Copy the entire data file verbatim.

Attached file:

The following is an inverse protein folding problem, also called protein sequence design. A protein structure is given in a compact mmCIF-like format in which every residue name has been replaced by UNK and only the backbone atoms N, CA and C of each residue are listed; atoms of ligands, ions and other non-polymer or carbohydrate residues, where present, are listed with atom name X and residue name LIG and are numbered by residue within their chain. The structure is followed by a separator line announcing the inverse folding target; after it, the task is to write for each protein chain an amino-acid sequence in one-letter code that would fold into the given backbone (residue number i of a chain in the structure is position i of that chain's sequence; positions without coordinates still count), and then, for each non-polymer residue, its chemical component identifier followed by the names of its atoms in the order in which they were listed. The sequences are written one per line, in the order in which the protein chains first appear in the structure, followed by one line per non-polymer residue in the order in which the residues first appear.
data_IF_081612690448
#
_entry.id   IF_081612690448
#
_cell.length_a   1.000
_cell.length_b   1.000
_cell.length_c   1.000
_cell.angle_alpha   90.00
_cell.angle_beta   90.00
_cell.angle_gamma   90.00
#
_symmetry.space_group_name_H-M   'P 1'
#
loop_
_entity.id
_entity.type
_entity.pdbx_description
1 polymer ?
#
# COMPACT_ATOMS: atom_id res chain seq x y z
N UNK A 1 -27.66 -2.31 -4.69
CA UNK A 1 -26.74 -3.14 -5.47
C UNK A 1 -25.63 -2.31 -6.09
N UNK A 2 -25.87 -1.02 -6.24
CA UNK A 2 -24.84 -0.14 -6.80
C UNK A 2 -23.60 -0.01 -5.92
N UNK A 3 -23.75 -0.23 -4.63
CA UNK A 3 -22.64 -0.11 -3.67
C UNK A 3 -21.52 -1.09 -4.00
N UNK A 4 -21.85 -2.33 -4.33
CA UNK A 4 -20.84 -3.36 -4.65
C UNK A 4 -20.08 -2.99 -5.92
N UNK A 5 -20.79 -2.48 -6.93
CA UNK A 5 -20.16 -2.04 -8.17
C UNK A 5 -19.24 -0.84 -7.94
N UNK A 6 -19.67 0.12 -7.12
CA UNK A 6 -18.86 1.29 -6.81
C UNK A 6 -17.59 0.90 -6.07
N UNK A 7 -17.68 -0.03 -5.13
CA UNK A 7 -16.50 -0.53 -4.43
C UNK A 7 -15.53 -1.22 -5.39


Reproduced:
The following is an inverse protein folding problem, also called protein sequence design. A protein structure is given in a compact mmCIF-like format in which every residue name has been replaced by UNK and only the backbone atoms N, CA and C of each residue are listed; atoms of ligands, ions and other non-polymer or carbohydrate residues, where present, are listed with atom name X and residue name LIG and are numbered by residue within their chain. The structure is followed by a separator line announcing the inverse folding target; after it, the task is to write for each protein chain an amino-acid sequence in one-letter code that would fold into the given backbone (residue number i of a chain in the structure is position i of that chain's sequence; positions without coordinates still count), and then, for each non-polymer residue, its chemical component identifier followed by the names of its atoms in the order in which they were listed. The sequences are written one per line, in the order in which the protein chains first appear in the structure, followed by one line per non-polymer residue in the order in which the residues first appear.
data_IF_081612690448
#
_entry.id   IF_081612690448
#
_cell.length_a   1.000
_cell.length_b   1.000
_cell.length_c   1.000
_cell.angle_alpha   90.00
_cell.angle_beta   90.00
_cell.angle_gamma   90.00
#
_symmetry.space_group_name_H-M   'P 1'
#
loop_
_entity.id
_entity.type
_entity.pdbx_description
1 polymer ?
#
# COMPACT_ATOMS: atom_id res chain seq x y z
N UNK A 1 -27.66 -2.31 -4.69
CA UNK A 1 -26.74 -3.14 -5.47
C UNK A 1 -25.63 -2.31 -6.09
N UNK A 2 -25.87 -1.02 -6.24
CA UNK A 2 -24.84 -0.14 -6.80
C UNK A 2 -23.60 -0.01 -5.92
N UNK A 3 -23.75 -0.23 -4.63
CA UNK A 3 -22.64 -0.11 -3.67
C UNK A 3 -21.52 -1.09 -4.00
N UNK A 4 -21.85 -2.33 -4.33
CA UNK A 4 -20.84 -3.36 -4.65
C UNK A 4 -20.08 -2.99 -5.92
N UNK A 5 -20.79 -2.48 -6.93
CA UNK A 5 -20.16 -2.04 -8.17
C UNK A 5 -19.24 -0.84 -7.94
N UNK A 6 -19.67 0.12 -7.12
CA UNK A 6 -18.86 1.29 -6.81
C UNK A 6 -17.59 0.90 -6.07
N UNK A 7 -17.68 -0.03 -5.13
CA UNK A 7 -16.50 -0.53 -4.43
C UNK A 7 -15.53 -1.22 -5.39